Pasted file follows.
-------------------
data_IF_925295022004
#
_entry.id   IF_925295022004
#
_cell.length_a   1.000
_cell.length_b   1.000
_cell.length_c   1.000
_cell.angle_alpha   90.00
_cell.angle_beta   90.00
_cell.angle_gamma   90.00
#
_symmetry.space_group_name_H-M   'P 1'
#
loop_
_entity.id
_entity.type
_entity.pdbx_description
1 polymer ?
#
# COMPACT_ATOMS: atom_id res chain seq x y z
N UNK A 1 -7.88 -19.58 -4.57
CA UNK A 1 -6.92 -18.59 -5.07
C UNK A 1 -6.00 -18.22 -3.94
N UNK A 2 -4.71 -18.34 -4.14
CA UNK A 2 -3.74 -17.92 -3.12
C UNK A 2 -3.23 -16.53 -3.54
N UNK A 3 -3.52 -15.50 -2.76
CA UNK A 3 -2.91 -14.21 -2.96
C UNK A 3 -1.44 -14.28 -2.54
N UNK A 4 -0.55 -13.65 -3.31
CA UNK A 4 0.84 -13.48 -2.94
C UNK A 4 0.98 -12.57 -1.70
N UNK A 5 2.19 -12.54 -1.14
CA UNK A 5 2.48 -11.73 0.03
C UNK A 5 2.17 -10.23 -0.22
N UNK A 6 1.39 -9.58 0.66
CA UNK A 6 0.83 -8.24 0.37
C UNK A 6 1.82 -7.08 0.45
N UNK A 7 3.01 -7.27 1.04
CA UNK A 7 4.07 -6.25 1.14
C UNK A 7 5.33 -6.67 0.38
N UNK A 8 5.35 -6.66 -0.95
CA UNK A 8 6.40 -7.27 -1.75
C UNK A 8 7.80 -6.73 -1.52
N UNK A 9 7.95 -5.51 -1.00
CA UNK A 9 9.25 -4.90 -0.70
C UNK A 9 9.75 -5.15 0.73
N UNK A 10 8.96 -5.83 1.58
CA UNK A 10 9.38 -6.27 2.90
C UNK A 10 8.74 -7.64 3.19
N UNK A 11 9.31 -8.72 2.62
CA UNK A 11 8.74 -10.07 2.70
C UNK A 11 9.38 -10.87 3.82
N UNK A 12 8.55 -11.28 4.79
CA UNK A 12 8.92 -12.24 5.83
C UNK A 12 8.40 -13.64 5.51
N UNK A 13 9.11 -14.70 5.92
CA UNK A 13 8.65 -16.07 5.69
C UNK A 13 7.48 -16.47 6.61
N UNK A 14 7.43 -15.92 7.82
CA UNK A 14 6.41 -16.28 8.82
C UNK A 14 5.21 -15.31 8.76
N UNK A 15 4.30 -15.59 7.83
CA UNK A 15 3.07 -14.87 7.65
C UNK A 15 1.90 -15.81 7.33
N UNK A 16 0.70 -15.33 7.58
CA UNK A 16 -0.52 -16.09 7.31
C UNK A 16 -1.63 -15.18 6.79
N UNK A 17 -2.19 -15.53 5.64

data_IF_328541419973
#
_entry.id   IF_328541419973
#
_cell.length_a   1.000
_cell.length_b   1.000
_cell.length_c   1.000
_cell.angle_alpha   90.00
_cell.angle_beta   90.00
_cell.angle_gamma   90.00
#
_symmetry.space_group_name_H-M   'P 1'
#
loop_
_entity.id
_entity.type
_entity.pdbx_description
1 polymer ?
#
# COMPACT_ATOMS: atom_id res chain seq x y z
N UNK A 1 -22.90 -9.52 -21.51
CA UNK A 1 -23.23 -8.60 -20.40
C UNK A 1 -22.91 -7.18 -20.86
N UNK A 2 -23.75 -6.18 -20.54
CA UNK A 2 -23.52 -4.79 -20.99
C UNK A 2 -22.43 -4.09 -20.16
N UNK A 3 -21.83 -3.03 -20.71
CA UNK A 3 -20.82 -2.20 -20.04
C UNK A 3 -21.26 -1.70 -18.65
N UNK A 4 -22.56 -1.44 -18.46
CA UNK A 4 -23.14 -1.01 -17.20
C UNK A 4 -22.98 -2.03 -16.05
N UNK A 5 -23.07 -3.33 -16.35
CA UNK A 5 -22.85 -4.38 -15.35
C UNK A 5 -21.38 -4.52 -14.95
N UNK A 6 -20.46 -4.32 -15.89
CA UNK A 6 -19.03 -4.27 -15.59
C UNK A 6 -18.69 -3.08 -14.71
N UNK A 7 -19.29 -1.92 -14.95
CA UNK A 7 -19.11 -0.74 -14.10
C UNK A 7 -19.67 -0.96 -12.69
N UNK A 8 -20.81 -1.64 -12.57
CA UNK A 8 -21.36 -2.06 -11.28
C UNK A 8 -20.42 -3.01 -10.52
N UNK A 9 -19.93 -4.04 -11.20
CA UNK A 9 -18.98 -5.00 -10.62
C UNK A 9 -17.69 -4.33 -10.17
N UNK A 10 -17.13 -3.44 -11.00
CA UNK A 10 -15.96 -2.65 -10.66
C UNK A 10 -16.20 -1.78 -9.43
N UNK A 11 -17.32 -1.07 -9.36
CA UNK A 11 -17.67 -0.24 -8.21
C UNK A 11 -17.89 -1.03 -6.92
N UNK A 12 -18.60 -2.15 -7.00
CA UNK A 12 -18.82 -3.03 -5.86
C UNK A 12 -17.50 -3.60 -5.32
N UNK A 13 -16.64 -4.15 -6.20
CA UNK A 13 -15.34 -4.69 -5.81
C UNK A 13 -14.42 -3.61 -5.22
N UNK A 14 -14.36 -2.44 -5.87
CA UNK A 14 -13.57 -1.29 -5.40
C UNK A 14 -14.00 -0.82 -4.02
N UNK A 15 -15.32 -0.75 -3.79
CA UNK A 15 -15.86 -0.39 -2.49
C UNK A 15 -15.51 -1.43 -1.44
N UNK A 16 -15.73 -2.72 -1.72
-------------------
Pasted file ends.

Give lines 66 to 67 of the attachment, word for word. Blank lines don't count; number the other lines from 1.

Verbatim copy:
N UNK A 16 0.70 -15.33 7.58
CA UNK A 16 -0.52 -16.09 7.31